As they increasingly moved into cold climates, structures would likely be even denser, with thermal properties integrated into town/building designs. If I were tiny people, I'd gradually wall in and fence EVERYTHING, including netting and screens to keep out killer bugs and the like (a bee sting or spider bite could be lethal). Agriculture might very well be all in greenhouses or netted-in enclosures to make open spaces safe (eagles and other birds would be very real threats). Entire "cities" might be enclosed in huge greenhouses to extend the growing season, provide physical protection, insulate the community with an outer structure, etc. Tents could also provide a similar function, and a "city"-sized tent is not unreasonable on this small scale.

Unfortunately, I suspect that your people might have a rather un-environmental view of other life forms. Even non-predators will likely be huge and terrifying. As soon as they have the tech to do so, they will likely try to eliminate these threats from the environment. Given the suggested tech level and enhanced structural strength of a lot of materials, I envision dirigibles (possibly quite large and city-like to compensate for winds - how 1920's Futurist!) and airplanes bombing and strafing animals (think King Kong). Armored vehicles (like small tanks) could have guns mounted on them and fire quite satisfying projectiles at anything threatening. Functionally, guns would be more like cannons, possibly fired from bunkers and concealment. Your tiny people could be quite fearsome hunters in their own way, and each kill would provide mountains of meat (to be hauled away by tiny trucks or huge pack animals). Any animal of sufficient strength and stability to carry a cannon and allow one to be fired from it's back would be extremely valuable (bison? Low heads to not interfere with firing arc).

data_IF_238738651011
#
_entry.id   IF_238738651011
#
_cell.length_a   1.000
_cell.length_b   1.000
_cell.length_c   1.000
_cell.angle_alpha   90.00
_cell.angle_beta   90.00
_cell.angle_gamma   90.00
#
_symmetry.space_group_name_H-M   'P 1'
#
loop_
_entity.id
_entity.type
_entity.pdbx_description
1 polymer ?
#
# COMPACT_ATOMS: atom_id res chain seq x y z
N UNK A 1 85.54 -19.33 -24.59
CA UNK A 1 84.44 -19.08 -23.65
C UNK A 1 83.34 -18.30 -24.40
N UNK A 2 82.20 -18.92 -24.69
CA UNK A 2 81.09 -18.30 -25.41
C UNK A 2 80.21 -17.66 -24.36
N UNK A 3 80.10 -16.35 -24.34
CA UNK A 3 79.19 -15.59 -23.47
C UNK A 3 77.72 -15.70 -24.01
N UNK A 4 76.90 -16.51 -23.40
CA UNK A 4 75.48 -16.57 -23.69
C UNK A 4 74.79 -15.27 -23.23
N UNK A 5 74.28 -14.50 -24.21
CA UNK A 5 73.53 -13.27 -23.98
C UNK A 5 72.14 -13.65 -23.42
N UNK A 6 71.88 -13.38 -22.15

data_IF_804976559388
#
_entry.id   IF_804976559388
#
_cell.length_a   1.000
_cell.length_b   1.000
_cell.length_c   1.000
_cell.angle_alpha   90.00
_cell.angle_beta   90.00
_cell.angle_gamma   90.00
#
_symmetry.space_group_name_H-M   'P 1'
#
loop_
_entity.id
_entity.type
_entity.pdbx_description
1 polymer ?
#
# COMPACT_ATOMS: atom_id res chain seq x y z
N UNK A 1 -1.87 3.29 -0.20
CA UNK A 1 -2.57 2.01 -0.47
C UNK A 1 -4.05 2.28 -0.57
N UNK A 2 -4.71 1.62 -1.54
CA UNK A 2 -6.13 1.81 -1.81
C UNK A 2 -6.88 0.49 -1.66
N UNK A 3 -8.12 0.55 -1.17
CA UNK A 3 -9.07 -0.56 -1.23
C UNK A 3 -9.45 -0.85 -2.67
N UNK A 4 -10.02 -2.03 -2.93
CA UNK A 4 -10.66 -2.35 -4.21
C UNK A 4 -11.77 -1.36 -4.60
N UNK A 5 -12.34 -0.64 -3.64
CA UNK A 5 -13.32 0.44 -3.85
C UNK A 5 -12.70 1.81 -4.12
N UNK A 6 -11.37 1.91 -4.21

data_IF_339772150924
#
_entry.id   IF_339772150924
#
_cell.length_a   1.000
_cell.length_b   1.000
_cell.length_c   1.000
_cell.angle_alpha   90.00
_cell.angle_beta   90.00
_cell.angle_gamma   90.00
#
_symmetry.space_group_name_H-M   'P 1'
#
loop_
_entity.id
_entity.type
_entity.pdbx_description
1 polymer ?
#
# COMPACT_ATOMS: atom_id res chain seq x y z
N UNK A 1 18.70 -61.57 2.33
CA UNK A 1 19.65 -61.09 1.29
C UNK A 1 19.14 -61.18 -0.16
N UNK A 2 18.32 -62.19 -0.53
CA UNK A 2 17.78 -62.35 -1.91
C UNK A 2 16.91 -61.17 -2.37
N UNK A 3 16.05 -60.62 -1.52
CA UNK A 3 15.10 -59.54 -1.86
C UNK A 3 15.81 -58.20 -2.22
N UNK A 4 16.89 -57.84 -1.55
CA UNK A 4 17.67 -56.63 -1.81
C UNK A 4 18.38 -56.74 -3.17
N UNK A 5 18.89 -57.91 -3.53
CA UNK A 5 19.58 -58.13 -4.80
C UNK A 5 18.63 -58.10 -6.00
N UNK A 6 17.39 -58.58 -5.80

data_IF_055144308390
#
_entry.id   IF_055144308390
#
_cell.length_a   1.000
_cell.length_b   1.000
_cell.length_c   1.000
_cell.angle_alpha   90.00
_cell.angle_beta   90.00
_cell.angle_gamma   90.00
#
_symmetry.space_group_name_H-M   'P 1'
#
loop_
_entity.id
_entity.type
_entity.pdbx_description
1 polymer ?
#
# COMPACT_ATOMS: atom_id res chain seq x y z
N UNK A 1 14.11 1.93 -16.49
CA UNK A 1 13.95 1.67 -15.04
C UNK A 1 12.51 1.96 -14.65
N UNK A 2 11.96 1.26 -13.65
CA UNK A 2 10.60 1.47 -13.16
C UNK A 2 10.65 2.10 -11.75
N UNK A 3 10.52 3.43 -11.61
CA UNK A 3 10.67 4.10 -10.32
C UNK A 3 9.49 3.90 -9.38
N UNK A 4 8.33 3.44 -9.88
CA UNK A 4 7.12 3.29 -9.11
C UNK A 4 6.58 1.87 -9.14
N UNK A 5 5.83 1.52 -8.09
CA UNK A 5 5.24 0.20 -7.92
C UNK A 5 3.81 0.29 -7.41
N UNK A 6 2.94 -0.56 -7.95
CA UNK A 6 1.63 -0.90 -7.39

A good faithful hound might be a valuable animal for your people. Big enough to ride, fight, and haul goods (including cannons), yet loyal and docile enough to be trusted. If your people WERE hunters, then the ready supply of meat would assure food for dogs as well. A kennel would be an essential part of every community, even as vehicles increasingly gain traction (pun intended). You might even be able to design a gun or mortar that could be mounted on a dog and fired like a cannon, and you could certainly haul a "hand" grenade that could be dropped like a huge bomb.

Rockets were invented by the ancient Chinese, and these would be significant force multipliers. Gyrojet projectiles (once invented, and the pressure to do so would be large) could take up the functions of guns, but it would look more like people carrying RPG's than rifles. No recoil, though, as they are basically miniature missile launchers. Small vehicles with guns on them could work as well, like tiny tanks. They wouldn't need to be terribly well armored if they mostly dealt with animals. Various kinds of shaped explosives could fire flechettes or blast like a shotgun shell fired from a tiny mortar.